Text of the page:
Sarah recently posted…Part Two: Nutritional Therapy in the Treatment of DepressionMy Profile

    • Reply Alyssa May 29, 2017 at 2:20 am

      it is so tough to not numb things out! I think each and every person struggles with that. xoxo <3

  • Reply Cora May 21, 2017 at 2:55 pm

    Absolute truth in everything you say here, Lyss. It’s absolutely how our society has learned to be. And once you’ve been programmed this way, it is really hard to get yourself out. “Sometimes we can’t discover what feelings we’re numbing without the help of someone else” —> so so so true. Even someone like me, who has had a lot of therapy and is quite aware of why I do things, gets surprised when I see my therapist or dietician and start talking and each time learn something new or become aware of a new feeling that I have been totally distracting myself from.
    I have to wonder – do you think children are being given any more guidance in this area now? With the new knowledge of disorders and coping mechanisms, you would really hope there would be. But then with the rise of technology and all the distraction coping mechanisms THAT brings in, I wonder if it is actually getting worse?
    Cora recently posted…Hard Decisions, (Crappy) Job Luck and Typical Life TimingMy Profile

    • Reply Alyssa May 29, 2017 at 2:24 am

      I think it is really tough to come to terms to some of the feelings we may have. And I agree that with the rise of technology, our phones can distract us from our true feelings. That’s why I really value disconnecting from phones and such!

  • Reply Ellie Pell May 21, 2017 at 11:56 pm

    Aw, I enjoyed reading this. I think you hit it on the head saying you shouldn’t make yourself feel better by not eating. However, sometimes I make myself feel better BY EATING hahaha. I might not even be hungry, but eating something that looks good, and feeling good about it is sometimes perfect. Call me an emotional eater, I’d rather be that than always an “intuitive eater”. The best food I eat is usually consumed randomly and not when I’m hungry =P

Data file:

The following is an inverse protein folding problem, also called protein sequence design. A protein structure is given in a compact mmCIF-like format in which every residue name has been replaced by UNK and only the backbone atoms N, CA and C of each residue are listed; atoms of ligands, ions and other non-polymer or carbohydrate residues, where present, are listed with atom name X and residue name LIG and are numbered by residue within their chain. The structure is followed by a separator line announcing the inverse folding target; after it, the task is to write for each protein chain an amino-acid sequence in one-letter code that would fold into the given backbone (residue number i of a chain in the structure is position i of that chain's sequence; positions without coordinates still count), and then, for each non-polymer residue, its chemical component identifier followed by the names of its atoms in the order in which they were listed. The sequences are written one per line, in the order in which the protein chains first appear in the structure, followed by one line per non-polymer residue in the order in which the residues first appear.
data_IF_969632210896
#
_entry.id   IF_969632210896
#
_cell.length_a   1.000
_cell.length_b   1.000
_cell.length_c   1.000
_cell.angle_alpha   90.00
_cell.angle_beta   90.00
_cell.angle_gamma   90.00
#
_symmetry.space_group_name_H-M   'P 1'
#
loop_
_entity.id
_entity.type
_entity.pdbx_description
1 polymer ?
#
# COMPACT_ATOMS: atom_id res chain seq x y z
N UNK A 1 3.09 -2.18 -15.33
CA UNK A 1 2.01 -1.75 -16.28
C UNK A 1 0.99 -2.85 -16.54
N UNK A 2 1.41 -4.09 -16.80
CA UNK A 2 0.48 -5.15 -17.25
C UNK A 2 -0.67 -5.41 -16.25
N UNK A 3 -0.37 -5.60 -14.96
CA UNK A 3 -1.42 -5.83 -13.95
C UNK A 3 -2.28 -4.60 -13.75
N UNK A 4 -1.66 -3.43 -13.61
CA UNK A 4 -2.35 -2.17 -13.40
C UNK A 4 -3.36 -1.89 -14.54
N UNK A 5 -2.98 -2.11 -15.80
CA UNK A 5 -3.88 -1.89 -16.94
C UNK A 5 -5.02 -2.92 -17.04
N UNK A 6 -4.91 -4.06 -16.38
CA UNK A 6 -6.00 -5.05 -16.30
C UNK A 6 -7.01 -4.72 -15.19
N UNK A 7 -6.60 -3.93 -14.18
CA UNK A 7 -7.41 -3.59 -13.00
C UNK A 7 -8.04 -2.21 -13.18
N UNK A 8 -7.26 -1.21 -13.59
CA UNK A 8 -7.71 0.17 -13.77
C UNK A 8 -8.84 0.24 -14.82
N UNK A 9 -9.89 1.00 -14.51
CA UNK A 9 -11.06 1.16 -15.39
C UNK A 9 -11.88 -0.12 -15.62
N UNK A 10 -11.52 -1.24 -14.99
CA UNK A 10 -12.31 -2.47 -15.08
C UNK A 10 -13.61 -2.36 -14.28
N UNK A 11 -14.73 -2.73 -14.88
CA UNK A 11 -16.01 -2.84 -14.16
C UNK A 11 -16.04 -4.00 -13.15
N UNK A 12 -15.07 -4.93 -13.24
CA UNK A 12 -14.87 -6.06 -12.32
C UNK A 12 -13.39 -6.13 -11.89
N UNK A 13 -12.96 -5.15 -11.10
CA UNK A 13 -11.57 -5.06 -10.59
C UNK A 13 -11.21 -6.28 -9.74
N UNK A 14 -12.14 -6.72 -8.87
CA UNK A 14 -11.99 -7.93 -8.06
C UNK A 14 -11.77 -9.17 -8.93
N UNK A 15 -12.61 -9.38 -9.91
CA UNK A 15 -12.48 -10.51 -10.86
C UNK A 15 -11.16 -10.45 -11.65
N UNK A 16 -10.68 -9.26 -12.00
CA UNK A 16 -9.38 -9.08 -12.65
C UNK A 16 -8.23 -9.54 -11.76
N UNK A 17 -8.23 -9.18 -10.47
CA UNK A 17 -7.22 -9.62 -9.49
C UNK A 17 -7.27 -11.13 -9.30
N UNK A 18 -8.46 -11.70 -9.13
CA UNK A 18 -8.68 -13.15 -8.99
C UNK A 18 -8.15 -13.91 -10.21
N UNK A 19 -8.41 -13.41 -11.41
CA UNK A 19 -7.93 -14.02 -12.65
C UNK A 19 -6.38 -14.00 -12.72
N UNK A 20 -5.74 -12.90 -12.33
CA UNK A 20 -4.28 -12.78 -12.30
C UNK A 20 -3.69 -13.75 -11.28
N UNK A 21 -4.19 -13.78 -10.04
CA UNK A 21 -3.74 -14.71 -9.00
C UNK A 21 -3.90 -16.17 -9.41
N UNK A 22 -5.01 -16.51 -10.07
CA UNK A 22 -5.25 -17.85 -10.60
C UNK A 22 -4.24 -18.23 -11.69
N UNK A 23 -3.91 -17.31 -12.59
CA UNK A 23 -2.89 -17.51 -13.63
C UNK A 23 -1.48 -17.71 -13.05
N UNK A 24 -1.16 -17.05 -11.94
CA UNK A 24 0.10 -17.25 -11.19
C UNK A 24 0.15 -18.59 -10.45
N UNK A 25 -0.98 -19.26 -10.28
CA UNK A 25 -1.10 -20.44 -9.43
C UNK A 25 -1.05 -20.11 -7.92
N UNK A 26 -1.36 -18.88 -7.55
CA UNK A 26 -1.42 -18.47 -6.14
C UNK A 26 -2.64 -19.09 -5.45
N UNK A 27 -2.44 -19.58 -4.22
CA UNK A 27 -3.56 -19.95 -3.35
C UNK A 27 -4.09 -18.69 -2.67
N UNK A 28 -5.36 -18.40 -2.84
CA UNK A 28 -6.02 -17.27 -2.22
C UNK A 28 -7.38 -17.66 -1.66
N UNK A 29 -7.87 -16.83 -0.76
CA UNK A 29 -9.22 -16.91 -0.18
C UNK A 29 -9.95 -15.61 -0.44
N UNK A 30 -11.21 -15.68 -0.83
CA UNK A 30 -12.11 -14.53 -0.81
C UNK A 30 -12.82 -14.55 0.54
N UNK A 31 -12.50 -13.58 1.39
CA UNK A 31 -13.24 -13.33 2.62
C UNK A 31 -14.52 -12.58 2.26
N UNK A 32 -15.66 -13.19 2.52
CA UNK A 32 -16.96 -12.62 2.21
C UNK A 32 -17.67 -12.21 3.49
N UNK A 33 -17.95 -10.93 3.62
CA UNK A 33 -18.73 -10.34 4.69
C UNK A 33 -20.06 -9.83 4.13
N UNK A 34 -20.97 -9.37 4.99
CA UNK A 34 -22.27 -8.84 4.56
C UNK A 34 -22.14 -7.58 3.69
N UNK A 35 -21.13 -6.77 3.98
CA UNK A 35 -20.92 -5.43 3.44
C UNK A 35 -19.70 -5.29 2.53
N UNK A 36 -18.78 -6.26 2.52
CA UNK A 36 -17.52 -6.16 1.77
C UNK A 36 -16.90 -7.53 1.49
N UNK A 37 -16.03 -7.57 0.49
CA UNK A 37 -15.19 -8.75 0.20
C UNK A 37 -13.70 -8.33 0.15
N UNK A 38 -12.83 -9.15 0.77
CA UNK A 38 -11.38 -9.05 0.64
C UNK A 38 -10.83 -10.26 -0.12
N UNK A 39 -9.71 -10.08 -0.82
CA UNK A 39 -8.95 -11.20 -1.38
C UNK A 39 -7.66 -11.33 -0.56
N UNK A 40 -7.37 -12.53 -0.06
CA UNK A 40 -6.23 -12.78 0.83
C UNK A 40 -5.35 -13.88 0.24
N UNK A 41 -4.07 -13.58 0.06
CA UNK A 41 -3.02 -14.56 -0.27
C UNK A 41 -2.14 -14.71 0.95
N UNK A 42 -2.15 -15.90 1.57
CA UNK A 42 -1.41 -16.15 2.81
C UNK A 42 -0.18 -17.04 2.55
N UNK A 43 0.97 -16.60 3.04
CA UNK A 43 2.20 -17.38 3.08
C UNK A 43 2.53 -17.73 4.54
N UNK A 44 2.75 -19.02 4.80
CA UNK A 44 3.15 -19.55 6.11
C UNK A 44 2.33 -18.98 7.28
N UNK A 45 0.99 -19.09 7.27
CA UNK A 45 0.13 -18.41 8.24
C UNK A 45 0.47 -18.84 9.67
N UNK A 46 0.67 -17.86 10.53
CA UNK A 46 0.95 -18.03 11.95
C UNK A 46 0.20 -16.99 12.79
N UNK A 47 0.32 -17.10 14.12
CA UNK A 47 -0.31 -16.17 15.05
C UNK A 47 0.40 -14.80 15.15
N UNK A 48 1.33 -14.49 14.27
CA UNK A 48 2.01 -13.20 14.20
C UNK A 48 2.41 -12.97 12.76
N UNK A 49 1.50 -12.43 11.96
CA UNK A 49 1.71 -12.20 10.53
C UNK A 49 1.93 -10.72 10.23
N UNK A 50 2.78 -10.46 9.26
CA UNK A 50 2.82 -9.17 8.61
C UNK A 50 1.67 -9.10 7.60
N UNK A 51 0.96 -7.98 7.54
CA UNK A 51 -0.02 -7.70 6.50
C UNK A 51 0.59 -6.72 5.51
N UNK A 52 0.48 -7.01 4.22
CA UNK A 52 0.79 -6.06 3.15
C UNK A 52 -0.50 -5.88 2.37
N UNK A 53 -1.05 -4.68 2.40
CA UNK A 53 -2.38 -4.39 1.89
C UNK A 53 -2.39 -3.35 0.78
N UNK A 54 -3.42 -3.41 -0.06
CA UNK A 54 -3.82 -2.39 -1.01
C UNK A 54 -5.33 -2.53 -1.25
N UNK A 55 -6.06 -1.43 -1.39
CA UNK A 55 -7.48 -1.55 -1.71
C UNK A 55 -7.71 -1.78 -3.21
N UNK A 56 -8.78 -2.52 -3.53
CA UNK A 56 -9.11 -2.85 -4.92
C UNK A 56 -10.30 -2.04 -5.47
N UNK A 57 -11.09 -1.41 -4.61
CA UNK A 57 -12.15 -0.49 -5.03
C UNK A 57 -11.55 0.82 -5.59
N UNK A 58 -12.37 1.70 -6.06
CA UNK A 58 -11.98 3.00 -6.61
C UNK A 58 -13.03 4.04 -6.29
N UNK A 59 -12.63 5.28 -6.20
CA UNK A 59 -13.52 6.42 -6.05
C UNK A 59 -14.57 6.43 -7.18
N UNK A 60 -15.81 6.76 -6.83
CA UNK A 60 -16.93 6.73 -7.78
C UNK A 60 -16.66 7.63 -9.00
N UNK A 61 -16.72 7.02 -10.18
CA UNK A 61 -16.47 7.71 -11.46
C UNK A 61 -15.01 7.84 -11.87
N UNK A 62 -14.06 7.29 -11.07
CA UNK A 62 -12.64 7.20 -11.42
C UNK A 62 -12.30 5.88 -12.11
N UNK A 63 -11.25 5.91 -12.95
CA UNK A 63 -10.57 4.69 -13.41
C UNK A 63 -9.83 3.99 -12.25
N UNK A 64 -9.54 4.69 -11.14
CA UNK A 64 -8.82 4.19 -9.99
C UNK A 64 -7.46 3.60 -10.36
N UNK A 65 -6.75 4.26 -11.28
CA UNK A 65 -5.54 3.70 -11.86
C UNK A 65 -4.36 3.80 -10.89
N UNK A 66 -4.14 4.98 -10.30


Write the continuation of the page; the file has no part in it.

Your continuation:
Ellie Pell recently posted…I know my bodyMy Profile

    • Reply Alyssa May 29, 2017 at 2:26 am

      Thanks for reading Ellie 🙂 And I totally get what you’re saying with that! Eating something that looks good and feeling good about it is great.

  • Reply Joyce @ The Hungry Caterpillar May 22, 2017 at 4:27 pm

    I love what you’re saying here. For a long time, I thought I wasn’t an emotional eater because I had so much self-control around food; it wasn’t until later that I realized that my self-control around food was also a way of coping with emotion. I used to think eating emotionally would mean I would eat more, but I actually eat more now that I’m learning to detach my emotions from food.
    Joyce @ The Hungry Caterpillar recently posted…6 Weeks in Review + ChangesMy Profile

    • Reply Alyssa May 29, 2017 at 2:27 am

      Detaching our emotions from food is seriously so important, and I am so proud of you for moving towards that step!

  • Reply Melanie May 22, 2017 at 5:30 pm

    Such a great message Alyssa. I used food and exercise to cope for years and it was definitely my way of hiding my feelings and using restriction to mask the problem. I love what you said – “feel your feelings.” It feels so freeing to be able to express how I’m feeling in healthy ways. <3

    • Reply Alyssa May 29, 2017 at 2:28 am

      Thank you Melanie <3 Expressing ourselves in healthy ways is crucial!